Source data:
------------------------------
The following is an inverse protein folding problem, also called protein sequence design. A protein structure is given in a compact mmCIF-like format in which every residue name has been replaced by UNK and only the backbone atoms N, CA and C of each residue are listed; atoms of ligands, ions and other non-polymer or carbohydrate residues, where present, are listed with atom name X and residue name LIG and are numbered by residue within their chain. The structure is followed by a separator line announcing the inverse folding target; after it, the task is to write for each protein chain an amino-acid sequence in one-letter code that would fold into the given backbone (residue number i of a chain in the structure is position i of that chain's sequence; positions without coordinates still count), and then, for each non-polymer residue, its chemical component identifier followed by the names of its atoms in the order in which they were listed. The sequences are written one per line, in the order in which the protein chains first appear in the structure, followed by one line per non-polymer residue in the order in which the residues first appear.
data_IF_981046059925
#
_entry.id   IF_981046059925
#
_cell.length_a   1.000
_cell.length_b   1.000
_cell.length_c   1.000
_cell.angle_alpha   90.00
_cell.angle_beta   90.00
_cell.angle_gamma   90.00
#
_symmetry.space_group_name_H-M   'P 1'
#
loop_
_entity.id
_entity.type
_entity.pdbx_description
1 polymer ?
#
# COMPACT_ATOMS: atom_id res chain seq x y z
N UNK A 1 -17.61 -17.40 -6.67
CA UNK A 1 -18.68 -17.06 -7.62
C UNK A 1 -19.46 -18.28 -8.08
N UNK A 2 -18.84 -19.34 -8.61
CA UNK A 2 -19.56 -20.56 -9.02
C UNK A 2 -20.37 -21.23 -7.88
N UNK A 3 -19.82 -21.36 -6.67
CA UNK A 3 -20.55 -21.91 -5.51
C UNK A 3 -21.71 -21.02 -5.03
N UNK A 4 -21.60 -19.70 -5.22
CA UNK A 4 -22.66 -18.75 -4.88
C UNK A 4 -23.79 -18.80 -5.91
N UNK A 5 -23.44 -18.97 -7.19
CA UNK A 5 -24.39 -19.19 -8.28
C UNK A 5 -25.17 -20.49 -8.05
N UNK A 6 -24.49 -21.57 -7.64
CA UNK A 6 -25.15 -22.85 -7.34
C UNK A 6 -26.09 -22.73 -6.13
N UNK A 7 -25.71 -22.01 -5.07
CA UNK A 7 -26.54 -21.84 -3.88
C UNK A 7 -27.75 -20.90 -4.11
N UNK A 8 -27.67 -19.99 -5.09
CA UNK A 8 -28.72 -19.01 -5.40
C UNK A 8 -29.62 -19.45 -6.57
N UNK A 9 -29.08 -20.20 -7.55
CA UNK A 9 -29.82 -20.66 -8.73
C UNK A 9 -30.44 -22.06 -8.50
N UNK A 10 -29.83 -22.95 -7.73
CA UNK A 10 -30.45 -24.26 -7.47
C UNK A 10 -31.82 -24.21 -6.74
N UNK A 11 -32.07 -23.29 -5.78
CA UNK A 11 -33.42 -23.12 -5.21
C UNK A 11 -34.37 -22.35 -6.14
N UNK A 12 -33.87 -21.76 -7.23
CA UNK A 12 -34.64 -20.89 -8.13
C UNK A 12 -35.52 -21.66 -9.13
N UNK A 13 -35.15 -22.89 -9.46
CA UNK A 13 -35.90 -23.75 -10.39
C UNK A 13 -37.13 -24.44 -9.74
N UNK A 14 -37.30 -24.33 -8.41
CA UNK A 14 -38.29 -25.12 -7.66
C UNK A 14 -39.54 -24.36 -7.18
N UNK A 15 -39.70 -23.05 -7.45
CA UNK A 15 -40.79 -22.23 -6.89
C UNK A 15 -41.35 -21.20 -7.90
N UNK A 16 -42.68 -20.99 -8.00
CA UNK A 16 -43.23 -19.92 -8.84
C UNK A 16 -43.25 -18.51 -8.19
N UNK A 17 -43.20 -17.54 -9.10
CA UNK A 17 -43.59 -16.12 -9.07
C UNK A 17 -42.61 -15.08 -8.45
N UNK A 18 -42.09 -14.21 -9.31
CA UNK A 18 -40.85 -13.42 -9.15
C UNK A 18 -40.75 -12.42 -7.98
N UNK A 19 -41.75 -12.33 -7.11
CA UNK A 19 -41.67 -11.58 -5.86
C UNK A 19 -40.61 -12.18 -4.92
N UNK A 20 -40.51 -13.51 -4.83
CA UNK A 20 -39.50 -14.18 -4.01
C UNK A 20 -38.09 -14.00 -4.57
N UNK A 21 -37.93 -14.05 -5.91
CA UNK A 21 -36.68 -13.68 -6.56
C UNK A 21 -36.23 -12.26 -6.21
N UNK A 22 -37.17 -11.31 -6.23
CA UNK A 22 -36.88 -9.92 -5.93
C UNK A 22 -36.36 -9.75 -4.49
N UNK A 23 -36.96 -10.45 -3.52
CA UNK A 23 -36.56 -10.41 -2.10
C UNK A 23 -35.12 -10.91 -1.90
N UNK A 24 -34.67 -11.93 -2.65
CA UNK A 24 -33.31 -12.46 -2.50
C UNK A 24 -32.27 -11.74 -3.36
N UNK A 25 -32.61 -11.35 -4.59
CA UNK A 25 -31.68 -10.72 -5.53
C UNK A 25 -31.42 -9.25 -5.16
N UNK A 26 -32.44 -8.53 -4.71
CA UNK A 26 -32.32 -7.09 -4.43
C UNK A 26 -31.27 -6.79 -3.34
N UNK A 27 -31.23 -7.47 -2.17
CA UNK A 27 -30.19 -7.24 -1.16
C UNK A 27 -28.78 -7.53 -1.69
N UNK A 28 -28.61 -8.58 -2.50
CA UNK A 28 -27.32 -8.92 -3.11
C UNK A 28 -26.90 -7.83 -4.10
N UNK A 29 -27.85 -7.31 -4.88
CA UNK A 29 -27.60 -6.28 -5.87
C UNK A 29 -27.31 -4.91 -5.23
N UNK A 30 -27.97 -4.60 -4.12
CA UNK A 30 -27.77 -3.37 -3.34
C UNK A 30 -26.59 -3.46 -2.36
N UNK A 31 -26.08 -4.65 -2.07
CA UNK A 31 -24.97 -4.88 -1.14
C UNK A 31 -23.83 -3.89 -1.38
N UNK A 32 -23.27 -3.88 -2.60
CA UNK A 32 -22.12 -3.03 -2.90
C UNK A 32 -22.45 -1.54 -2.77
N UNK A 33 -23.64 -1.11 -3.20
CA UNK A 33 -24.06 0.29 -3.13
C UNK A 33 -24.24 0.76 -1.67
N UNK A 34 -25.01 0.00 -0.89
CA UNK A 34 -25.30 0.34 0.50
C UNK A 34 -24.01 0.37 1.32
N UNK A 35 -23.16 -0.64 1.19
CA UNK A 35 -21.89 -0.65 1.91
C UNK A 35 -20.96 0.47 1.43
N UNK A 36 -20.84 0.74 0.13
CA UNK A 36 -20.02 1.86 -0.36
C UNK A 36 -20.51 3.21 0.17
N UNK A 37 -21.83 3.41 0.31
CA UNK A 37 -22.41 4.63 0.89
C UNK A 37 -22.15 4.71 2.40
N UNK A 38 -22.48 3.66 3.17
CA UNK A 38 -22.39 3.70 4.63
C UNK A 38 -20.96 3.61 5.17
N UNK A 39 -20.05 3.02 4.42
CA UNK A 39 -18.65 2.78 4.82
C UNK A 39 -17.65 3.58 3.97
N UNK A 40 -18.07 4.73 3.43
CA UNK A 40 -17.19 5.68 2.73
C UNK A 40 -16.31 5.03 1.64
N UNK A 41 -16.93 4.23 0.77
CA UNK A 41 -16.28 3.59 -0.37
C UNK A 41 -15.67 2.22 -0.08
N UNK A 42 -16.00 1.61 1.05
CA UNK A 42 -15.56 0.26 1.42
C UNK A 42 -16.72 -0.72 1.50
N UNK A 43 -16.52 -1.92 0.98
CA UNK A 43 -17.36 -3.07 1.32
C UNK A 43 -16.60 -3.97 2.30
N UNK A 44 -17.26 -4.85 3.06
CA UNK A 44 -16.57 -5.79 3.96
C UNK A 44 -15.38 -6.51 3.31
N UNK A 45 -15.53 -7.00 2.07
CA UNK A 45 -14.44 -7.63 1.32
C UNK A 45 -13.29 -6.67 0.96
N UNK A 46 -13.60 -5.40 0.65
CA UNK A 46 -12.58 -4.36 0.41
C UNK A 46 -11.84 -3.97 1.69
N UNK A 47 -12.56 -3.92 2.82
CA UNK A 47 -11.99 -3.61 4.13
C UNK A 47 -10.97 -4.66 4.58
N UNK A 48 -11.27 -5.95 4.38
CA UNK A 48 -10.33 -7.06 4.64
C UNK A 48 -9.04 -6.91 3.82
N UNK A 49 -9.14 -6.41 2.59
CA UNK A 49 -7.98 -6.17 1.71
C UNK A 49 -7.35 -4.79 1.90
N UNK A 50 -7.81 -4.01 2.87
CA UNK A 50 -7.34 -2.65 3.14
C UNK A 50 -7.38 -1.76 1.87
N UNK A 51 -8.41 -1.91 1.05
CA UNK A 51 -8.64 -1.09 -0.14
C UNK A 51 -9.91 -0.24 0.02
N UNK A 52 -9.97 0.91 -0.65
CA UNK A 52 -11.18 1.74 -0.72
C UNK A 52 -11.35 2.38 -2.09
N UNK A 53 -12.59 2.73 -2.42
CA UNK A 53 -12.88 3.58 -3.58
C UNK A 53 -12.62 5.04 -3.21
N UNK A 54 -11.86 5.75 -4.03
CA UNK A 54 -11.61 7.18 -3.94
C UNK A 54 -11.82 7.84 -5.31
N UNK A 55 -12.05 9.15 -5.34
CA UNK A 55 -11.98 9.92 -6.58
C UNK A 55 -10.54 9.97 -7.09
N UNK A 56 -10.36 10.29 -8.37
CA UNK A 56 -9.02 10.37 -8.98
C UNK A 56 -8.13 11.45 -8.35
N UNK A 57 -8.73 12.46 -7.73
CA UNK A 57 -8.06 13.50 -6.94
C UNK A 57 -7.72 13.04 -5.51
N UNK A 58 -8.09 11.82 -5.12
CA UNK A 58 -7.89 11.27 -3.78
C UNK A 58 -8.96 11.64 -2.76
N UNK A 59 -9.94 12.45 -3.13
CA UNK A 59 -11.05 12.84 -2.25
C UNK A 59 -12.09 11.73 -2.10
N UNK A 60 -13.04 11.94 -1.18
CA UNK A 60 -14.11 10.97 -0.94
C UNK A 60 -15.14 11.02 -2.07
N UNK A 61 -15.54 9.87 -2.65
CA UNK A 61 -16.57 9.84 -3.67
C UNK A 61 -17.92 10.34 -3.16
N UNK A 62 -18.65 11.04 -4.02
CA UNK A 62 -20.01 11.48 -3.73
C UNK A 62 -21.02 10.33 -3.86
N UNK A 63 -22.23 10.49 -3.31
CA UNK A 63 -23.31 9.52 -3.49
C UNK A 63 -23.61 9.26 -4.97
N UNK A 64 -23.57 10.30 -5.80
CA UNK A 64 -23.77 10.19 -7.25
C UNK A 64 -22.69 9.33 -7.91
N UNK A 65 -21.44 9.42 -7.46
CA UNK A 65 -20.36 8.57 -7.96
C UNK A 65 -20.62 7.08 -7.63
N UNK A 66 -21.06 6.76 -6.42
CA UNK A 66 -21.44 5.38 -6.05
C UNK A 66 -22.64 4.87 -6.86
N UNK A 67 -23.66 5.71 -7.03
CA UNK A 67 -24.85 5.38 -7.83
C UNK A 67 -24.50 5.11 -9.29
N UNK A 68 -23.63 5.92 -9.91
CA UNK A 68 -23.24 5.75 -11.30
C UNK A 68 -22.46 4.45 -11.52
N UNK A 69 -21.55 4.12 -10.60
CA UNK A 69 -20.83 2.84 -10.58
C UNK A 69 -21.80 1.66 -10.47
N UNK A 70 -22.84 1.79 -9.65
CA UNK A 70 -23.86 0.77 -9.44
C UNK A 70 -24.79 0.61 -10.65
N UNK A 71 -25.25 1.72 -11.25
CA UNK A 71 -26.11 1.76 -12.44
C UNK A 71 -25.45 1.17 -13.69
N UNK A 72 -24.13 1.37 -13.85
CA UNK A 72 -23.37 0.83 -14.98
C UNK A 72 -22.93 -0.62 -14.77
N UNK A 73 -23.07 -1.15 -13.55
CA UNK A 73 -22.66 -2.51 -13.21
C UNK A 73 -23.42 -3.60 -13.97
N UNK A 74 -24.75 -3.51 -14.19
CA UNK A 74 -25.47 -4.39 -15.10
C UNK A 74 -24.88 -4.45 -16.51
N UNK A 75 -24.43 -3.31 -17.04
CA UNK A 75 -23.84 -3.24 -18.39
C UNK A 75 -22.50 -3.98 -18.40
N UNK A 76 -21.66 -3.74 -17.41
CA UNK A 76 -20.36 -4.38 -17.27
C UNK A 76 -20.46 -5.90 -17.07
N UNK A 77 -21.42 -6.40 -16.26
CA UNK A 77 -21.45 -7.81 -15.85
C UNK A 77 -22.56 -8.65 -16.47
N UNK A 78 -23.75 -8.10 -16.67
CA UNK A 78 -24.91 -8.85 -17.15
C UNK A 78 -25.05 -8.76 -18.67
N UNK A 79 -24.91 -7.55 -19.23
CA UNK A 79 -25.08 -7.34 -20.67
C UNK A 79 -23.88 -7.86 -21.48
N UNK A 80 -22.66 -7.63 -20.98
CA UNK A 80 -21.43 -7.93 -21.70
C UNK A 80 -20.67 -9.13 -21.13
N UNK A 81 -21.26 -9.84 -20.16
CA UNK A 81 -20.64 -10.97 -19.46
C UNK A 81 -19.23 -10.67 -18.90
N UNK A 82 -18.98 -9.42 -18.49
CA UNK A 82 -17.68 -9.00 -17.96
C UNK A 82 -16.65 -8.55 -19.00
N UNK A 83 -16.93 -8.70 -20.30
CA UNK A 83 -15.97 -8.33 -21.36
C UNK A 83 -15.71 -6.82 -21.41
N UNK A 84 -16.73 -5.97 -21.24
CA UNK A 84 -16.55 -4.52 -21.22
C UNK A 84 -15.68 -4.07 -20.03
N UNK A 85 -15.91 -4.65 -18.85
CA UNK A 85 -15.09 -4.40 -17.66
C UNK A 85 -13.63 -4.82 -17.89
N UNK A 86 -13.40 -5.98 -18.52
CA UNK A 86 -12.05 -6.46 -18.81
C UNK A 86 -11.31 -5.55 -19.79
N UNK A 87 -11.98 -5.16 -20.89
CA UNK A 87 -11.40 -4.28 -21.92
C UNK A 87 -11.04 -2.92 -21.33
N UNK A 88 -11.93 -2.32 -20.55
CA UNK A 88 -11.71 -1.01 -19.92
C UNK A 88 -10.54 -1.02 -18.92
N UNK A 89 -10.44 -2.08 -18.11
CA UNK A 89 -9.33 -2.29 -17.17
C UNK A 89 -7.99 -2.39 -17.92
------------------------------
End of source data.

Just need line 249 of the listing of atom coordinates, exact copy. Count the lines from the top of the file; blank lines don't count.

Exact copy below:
C UNK A 76 -20.46 -5.90 -17.07